A last lunch was squeezed in en route to O’Hare and recommended by an LA friend who is often in Chicago.  Gibson’s Italia combines the best of their reputation for steak with surprisingly delicious Italian food.  Both were excellent and a terrific way to bid the city goodbye (but hopefully not for long).  And that view of the river from the restaurant is just beautiful!  Separately, did you ever see two happier people around food?  I think not.

If the fondest visual is saved for last, then this shot of Michigan Avenue taken from our room qualifies.  I could just stare and stare ..

 

 

 

Things I LoveU.S. Travel

MICHIGAN FOR A DAY

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Of the U.S. states not previously visited, I can now check Michigan off the list.  What are the others I presume you are asking?  In no particular order: Maine, Alabama and Mississippi. So nearly there.

After spending a couple of days in Cleveland (click here), the principal reasons for going were twofold:  attending a Detroit Tigers game and seeing Kalamazoo, my mom’s birthplace.

The Detroit suburb of Dearborn was the location for our overnight hotel.  The town is synonymous with one word — “Ford” — as it adorns nearly every building.  And if not “Ford” then “Henry.”  Seen below is merely one of countless buildings that comprise the world headquarters.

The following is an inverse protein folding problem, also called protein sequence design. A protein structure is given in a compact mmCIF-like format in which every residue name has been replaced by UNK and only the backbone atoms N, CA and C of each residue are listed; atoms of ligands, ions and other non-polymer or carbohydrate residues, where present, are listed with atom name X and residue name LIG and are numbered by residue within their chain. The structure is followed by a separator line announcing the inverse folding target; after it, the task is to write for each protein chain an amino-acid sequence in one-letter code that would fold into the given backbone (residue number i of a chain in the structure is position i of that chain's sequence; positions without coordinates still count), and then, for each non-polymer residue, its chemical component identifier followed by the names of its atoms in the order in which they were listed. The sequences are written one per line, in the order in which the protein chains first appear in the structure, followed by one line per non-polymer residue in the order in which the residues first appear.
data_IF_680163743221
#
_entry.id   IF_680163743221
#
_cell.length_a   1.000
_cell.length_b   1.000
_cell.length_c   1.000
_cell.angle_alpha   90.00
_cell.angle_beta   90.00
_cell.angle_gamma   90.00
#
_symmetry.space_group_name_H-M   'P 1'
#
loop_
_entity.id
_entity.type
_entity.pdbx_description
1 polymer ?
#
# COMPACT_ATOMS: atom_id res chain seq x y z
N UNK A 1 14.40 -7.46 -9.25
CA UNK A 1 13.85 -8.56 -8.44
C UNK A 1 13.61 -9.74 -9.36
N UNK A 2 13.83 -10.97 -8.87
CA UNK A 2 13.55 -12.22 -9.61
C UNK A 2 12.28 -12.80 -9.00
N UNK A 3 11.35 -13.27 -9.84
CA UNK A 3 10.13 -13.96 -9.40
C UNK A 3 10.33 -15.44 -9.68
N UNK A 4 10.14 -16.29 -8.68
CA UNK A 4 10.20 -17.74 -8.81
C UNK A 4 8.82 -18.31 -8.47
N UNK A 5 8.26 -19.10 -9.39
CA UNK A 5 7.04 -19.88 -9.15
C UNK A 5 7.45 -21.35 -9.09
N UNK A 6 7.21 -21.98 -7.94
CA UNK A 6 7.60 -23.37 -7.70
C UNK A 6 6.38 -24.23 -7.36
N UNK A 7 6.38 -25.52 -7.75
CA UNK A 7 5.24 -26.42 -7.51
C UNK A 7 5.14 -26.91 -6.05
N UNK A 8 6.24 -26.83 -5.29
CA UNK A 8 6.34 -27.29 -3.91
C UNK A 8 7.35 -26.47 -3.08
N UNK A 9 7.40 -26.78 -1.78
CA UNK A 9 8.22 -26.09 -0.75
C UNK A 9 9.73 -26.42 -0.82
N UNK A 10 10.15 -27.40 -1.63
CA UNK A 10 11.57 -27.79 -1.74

Random sighting in Dearborn!

We took the opportunity to view some other areas, especially the grand homes in Grosse Point Farms along Lake St. Clair, half of which body of water is in the U.S. and the other half Canada (bordering Windsor, Ontario).

Lakefront family viewing in Grosse Point

As for Comerica Park, it is another of the classic ballparks right in the city that one can access by foot.  I’m so used to Dodger Stadium’s car-only access (or shuttle bus) that it’s really a pleasure to visit a park situated as Comerica is or Progressive Field (Cleveland) or PNC (Pittsburgh) or many others.  And Comerica was the final piece for visiting all 30 current MLB stadiums.  Checkmate.

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After leaving the game, the hubby insisted we see one more sight before heading on.  It is a great one and well worth the short detour — the birthplace of Motown.

 

We set out on the 4+ hour drive which traverses the lower part of Michigan through Ann Arbor, Battle Creek and then Kalamazoo.  But the traffic Gods were not on our side with road closures, so we diverted south.  Sorry, mom.  I’ll have to come back another time to see the city of your birth.  We proceeded through the northern part of Indiana (South Bend) with a stop for dinner in Michigan City, Indiana, and then on to an all-time favorite city — Chicago.  Stay tuned.

Things I LoveU.S. Travel

HOMETOWN ROOTS

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If it’s summer, then there’s likely a road trip happening — mostly baseball related — as was the case for a recent trip.  The significance of this particular trip was a personal milestone — visiting the two remaining current MLB parks on my list.  The list is now complete together with a slew of older ones and foreign ones.

This is the “third time is the charm” for me when it comes to seeing a game in Cleveland.  I was at the original (Municipal) stadium eons ago, but is the first time at Progressive Field (formerly “the Jake”).  Not to mention seeing the Indians before they become the Guardians.  (I keep wanting to add “of the Galaxy” onto that name).   Since the hubby grew up in nearby Shaker Heights before his mom moved the family to Southern California, it is likewise an opportunity to meet up with some remaining family and friends as well.